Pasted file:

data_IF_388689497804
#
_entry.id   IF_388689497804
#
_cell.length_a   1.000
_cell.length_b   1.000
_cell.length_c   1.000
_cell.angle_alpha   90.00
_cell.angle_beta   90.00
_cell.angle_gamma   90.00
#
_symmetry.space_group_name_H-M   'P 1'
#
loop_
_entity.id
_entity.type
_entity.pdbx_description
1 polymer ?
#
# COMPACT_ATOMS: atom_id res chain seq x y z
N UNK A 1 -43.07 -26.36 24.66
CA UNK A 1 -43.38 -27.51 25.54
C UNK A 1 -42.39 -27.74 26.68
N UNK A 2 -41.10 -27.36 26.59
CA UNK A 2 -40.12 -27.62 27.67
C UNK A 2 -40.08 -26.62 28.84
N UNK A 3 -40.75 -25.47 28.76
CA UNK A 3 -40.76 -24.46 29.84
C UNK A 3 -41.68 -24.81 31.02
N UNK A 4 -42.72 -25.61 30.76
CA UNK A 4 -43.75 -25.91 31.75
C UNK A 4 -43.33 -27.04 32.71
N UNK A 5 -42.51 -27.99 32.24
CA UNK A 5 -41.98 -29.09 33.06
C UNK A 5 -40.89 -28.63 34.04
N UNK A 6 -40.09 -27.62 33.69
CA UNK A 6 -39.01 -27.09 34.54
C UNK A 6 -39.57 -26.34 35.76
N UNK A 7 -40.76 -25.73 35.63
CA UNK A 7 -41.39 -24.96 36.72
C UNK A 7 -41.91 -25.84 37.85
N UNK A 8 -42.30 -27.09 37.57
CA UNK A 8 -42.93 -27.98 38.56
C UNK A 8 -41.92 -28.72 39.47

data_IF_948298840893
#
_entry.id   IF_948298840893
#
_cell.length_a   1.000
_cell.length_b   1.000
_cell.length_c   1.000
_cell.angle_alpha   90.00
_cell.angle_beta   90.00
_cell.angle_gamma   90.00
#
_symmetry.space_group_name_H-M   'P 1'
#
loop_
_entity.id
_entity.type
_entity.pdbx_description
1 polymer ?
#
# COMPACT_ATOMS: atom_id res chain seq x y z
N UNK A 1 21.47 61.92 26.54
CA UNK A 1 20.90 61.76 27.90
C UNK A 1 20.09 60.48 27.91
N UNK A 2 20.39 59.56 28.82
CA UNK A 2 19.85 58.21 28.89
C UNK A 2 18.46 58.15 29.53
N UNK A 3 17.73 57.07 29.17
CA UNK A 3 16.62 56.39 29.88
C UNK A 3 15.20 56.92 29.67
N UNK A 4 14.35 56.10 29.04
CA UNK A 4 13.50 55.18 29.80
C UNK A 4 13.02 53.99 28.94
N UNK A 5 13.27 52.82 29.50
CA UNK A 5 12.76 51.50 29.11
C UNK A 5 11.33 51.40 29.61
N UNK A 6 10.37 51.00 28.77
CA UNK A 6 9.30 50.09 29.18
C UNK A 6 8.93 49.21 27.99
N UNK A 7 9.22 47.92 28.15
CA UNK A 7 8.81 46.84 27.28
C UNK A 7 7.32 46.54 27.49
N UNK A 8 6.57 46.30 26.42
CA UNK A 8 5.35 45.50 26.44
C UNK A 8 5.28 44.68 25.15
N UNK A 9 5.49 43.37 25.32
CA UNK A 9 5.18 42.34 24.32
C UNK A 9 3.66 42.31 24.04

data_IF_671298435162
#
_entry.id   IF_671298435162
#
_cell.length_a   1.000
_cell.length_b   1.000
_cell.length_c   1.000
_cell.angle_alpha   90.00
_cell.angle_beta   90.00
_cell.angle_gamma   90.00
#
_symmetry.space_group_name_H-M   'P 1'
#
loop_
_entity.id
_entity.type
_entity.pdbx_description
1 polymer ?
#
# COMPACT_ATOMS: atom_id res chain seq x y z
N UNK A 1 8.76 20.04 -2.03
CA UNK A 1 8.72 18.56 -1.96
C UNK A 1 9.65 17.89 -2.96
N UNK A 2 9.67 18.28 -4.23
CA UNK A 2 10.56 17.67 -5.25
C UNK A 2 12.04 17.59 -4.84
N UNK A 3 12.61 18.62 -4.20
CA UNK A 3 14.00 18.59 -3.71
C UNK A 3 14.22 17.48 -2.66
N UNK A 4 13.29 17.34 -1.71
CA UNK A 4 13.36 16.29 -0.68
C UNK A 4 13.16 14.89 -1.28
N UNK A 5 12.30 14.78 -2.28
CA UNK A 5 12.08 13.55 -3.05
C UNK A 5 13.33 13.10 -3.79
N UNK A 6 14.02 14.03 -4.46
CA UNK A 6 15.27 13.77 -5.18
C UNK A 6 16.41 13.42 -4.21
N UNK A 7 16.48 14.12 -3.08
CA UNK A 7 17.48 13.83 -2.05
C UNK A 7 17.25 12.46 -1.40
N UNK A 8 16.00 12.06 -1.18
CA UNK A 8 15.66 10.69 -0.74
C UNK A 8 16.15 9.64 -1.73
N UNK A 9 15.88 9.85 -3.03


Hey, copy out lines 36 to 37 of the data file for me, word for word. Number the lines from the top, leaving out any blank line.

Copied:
N UNK A 6 -40.09 -27.62 33.69
CA UNK A 6 -39.01 -27.09 34.54